Event about Russia´s geopolitics and language policy

Event about Russia´s geopolitics and language policy on Thursday the 30th of October 2014 at 3-5 pm co-hosted by LPNetwork and Department of Cross-cultural and Regional Studies, Copenhagen University.

Irina Sandomirskaja, professor in Culture Studies, the Centre for Baltic and East European Studies (Södertörns Högskola), held a lecture on "Language as Casus Belli: Stalin the Linguist and Russia's LinguoGeoPolitics, between 1950 and 2014”. 

The event was followed by a discussion on language policy in Russia on the present day and in the past, led by Tine Roesen, Assistant Professor, Dept. of Cross-cultural and Regional Studies. 

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Irina Sandomirskaja b. 1959, a doctoral degree in Linguistics obtained in Moscow 1992, since 2003 professor of cultural studies at the Centre for Baltic and East European Studies (Södertörn university). Area of research: language and language critique, critical cultural theory, Soviet cultural history. The subject presented in this talk is part of a larger research project on the politics of language in the context of the Stalinist regime of representation in the USSR. It is presented in a chapter of Sandomirskaja's latest book (published in Moscow and awarded the Andrei Bely prize as the 2013 best book in the humanities). The book is dedicated to the problems of language, history, and (bio)politics and the analysis of individual language strategies in the context of state-run symbolic violence.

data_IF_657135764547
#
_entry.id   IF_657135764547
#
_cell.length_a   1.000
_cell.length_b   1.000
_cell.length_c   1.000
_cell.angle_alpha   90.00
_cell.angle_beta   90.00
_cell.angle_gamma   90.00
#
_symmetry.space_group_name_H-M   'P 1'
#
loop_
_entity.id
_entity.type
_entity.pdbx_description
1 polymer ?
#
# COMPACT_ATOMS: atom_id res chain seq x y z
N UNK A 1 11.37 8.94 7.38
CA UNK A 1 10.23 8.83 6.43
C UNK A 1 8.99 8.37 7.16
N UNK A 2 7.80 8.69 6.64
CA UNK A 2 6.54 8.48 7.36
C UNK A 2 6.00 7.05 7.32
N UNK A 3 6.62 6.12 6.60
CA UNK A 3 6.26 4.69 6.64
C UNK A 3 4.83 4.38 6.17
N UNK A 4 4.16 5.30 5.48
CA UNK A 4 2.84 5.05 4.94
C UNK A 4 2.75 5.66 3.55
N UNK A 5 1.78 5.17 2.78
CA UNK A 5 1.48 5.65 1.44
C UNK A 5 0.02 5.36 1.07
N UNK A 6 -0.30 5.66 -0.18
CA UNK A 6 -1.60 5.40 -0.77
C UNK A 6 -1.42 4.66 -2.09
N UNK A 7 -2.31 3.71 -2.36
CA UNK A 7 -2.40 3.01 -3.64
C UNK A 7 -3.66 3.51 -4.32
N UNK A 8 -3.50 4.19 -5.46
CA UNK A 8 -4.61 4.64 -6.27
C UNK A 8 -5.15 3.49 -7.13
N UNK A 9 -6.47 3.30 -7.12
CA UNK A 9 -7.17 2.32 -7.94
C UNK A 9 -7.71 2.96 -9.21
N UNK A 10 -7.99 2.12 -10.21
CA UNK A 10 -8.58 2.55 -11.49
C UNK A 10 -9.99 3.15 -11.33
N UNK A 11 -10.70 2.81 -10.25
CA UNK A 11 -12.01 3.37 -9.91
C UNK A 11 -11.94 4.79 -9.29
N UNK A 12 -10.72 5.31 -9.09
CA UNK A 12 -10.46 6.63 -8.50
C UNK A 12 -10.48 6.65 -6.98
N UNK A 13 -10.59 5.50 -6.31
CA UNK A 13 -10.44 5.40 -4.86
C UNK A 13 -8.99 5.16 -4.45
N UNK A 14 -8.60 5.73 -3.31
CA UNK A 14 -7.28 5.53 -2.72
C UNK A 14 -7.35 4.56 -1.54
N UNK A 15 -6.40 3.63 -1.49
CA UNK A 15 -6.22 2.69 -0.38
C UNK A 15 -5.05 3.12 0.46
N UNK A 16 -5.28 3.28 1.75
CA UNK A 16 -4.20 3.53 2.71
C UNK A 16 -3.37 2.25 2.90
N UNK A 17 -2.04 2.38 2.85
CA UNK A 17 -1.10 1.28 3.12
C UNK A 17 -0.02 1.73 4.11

Relevant publications: 

Blokada v slove: Ocerki kriticeskoj teorii i biopolitiki jazyka. (Besiegement in Language: Essays in the Critical Theory and Biopolitics of Language, Russ.) Moscow : NLO, 2013

Rage, Body, and Power Talk in the City of Hunger - the Politics of Womanliness in Lidia Ginzburg’s Notes from the Siege of Leningrad.In: Embracing Arms Cultural Representation of Slavic and Balkan Women in War. Budapest : Central European University Press, 2012. 131-151.

Skin to Skin: Language in the Soviet Education of Deaf–Blind Children, the 1920s and 1930s. In: Studies in East European thought, V 60, No 4, pp.321-337, 2008